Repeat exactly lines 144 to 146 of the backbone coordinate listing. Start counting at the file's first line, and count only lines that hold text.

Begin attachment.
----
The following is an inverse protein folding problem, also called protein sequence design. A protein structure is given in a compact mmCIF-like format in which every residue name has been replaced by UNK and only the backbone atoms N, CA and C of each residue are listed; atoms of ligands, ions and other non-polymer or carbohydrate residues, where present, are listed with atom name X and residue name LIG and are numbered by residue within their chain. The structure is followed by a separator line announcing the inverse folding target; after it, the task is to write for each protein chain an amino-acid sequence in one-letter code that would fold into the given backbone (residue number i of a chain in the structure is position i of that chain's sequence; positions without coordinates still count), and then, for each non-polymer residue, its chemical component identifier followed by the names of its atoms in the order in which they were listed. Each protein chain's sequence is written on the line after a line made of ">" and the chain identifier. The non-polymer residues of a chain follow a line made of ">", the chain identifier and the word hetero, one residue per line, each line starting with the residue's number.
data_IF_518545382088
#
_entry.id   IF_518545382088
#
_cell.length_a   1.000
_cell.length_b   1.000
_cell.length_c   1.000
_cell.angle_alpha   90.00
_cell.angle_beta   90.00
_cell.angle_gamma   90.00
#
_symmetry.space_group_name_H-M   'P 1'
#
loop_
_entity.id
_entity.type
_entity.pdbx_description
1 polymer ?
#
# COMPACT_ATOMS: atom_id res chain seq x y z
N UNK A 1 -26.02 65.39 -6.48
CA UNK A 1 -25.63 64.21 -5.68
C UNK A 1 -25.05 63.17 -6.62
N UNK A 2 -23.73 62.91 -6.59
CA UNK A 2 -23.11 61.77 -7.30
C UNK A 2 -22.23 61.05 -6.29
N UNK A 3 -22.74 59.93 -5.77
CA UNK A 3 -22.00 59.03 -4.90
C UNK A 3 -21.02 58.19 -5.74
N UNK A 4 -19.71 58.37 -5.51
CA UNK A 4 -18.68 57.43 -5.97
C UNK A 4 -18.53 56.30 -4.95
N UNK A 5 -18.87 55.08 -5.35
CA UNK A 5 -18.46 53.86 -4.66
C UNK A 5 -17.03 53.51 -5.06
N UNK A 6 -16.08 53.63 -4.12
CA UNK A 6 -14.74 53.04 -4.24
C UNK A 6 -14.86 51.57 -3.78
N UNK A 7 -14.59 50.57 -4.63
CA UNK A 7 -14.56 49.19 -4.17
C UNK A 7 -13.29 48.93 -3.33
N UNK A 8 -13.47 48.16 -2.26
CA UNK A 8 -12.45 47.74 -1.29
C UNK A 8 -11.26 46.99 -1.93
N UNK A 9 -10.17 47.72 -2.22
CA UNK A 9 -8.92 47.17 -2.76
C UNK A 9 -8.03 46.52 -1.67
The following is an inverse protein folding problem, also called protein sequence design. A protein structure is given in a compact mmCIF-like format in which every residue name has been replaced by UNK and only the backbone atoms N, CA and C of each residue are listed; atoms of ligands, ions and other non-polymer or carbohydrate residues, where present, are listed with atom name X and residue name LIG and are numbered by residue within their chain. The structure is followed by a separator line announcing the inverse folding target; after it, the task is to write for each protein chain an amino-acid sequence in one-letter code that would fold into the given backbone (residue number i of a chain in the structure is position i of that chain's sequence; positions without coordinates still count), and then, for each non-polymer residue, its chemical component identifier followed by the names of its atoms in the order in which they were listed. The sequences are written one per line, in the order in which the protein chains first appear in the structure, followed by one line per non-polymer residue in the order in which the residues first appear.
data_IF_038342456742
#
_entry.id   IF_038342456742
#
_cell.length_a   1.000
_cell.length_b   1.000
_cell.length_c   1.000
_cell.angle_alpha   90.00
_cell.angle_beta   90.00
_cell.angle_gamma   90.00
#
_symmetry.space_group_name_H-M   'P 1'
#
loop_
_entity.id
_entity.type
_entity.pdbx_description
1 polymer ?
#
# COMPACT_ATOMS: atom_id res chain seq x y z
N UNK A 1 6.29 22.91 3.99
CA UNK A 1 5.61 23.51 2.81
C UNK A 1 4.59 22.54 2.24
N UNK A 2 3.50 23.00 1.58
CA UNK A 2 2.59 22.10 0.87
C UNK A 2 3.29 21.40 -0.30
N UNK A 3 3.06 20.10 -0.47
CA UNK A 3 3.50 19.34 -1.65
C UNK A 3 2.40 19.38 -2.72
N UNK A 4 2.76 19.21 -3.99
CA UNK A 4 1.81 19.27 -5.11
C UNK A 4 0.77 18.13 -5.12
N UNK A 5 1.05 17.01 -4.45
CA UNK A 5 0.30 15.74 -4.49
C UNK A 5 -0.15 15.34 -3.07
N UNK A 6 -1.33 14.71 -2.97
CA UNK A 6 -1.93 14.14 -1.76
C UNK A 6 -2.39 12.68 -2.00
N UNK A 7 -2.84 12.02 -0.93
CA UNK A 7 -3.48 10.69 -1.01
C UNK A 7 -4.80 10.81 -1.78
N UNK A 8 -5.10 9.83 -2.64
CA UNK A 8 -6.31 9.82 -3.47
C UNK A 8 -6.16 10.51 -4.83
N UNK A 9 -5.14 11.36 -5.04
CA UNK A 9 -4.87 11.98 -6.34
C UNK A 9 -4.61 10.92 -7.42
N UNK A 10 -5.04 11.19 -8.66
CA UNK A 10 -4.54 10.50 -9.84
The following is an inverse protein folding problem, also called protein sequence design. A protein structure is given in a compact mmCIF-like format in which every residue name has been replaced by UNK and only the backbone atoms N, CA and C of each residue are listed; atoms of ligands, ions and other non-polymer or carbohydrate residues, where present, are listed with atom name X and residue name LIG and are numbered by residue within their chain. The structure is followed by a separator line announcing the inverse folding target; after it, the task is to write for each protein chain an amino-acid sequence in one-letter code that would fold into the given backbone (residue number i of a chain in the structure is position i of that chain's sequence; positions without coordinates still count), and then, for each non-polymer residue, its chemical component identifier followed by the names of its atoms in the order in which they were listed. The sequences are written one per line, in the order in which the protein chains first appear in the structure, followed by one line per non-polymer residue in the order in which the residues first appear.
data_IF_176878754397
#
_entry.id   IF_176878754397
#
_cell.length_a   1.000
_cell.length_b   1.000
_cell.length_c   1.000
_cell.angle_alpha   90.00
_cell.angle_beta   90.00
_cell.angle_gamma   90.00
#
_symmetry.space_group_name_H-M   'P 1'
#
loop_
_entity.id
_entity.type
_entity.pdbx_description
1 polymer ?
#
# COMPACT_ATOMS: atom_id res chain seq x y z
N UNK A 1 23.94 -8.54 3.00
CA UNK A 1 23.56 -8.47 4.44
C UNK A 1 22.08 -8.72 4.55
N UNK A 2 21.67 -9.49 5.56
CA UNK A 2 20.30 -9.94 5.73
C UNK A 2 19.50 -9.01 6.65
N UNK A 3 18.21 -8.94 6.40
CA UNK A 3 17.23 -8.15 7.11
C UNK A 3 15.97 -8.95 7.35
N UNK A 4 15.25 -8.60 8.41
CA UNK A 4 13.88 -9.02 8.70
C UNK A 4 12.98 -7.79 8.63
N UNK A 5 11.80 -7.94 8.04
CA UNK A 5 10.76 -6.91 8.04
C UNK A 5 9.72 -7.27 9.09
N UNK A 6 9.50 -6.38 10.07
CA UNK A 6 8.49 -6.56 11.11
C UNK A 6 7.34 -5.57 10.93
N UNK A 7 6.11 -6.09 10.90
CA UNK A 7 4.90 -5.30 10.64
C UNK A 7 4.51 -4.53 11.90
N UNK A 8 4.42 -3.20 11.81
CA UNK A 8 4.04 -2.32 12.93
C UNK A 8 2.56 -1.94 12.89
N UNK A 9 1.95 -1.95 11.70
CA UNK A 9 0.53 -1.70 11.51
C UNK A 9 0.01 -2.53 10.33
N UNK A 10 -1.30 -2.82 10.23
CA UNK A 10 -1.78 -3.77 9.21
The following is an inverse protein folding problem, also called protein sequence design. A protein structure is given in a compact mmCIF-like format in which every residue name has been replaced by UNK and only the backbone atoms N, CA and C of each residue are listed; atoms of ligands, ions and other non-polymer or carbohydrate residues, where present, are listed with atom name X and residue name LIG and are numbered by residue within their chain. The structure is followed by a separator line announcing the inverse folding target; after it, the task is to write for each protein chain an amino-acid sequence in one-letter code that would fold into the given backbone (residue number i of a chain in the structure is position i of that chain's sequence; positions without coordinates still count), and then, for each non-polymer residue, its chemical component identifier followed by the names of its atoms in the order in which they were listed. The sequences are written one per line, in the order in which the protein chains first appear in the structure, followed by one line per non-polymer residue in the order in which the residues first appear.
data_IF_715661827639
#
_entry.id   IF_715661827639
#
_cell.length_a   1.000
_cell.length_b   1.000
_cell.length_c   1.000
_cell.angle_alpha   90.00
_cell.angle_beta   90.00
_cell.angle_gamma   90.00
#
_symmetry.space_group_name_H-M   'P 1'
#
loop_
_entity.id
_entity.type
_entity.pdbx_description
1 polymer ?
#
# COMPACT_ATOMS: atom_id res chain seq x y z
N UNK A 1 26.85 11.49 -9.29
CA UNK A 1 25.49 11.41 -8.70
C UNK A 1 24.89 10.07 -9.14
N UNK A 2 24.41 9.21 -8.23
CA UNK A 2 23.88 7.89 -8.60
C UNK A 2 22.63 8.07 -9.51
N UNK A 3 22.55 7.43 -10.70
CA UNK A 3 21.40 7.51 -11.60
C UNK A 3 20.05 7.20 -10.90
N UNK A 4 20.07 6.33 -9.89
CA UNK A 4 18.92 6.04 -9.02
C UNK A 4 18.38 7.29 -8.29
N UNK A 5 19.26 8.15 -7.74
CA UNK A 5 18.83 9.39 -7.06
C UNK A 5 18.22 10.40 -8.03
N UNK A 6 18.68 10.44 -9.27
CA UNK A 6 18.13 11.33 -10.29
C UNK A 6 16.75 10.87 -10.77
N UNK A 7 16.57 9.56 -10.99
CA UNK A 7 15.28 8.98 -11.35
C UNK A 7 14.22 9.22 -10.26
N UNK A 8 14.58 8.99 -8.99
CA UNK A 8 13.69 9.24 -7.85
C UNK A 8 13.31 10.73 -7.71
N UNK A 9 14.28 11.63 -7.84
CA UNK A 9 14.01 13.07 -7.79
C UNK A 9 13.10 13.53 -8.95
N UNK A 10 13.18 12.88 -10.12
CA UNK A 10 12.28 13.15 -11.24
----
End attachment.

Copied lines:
N UNK A 9 1.95 -1.95 11.70
CA UNK A 9 0.53 -1.70 11.51
C UNK A 9 0.01 -2.53 10.33